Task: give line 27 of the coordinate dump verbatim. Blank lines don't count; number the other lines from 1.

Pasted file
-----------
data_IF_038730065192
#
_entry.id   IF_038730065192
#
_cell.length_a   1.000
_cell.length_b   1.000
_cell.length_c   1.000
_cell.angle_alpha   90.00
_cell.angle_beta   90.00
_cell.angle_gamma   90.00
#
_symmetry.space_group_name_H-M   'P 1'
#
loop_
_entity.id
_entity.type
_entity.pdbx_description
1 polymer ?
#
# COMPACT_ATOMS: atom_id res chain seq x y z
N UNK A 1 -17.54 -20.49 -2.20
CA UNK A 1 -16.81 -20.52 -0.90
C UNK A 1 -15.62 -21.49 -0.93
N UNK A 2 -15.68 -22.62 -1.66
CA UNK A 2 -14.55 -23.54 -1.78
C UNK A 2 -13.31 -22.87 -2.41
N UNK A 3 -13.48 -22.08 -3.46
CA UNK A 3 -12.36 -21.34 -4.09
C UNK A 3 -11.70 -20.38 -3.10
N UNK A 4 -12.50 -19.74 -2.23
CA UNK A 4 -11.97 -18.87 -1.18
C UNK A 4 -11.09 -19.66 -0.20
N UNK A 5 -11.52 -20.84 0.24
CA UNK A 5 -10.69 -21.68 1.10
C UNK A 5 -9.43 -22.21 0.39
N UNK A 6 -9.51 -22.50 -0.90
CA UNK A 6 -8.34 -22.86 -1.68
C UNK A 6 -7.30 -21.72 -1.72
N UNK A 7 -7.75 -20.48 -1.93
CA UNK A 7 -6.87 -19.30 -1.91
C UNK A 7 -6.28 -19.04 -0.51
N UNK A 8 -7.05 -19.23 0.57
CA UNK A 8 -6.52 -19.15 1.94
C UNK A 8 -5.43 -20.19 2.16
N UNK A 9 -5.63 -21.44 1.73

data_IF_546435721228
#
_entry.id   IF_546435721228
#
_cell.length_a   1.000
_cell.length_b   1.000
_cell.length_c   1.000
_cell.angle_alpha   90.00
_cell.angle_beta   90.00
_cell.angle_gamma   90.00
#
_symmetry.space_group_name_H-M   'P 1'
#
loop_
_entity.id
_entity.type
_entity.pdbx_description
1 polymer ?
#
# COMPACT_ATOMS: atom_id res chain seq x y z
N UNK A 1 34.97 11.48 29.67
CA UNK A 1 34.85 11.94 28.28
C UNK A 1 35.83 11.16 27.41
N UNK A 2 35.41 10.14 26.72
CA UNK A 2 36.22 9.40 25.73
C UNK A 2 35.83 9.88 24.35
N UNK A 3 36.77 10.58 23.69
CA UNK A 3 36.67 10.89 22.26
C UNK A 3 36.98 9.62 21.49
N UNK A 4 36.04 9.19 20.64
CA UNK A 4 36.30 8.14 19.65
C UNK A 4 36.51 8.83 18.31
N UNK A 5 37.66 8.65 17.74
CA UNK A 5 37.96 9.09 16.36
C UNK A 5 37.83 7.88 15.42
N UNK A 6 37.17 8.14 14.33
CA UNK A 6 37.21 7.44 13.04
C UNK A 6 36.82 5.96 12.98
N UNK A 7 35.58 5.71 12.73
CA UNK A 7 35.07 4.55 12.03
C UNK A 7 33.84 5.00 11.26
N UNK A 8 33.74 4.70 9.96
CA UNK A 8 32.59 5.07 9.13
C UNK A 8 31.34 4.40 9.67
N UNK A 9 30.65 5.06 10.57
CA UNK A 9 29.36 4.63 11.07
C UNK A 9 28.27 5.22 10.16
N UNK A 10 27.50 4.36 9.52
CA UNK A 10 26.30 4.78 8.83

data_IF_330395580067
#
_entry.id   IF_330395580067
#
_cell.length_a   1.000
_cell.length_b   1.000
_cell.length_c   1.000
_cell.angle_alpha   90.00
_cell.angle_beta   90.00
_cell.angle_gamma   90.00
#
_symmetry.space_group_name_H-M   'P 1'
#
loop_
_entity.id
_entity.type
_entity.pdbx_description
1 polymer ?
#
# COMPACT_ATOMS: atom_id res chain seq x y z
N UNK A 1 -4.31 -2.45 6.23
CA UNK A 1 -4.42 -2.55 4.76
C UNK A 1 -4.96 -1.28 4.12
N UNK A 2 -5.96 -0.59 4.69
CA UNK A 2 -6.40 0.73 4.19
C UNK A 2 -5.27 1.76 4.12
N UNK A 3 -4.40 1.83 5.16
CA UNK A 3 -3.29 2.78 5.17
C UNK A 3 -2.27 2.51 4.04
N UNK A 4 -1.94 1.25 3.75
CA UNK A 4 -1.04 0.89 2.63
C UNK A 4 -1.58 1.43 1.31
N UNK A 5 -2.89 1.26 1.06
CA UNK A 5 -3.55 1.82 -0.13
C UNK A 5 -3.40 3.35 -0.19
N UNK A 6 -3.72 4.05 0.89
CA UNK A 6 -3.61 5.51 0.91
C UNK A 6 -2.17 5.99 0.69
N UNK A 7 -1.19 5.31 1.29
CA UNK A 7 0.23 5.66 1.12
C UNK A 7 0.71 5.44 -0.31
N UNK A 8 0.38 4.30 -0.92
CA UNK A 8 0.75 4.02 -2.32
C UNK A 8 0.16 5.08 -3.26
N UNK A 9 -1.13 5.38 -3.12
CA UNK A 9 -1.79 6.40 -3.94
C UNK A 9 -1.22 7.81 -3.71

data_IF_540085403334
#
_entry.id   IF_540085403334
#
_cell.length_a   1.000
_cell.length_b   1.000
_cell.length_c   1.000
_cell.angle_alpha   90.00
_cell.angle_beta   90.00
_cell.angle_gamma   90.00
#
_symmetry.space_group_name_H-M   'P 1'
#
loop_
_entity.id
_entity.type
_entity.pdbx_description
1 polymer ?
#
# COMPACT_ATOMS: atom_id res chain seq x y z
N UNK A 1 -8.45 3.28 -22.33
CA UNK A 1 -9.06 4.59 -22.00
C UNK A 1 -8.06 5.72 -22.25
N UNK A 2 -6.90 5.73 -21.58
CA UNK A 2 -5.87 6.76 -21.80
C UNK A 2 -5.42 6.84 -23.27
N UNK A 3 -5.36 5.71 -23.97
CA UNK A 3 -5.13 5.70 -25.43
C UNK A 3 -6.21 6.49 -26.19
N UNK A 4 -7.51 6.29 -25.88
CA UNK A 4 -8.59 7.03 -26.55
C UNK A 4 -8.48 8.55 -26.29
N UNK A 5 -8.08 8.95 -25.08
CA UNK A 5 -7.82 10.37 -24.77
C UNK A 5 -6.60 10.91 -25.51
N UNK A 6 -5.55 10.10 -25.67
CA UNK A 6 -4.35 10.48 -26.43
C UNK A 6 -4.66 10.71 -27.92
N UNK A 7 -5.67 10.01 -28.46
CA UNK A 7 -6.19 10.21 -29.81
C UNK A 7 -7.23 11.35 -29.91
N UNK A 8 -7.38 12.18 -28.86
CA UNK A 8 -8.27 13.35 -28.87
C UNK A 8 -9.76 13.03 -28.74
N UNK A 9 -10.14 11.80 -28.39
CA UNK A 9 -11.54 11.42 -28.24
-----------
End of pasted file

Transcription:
N UNK A 3 -13.48 -22.08 -3.46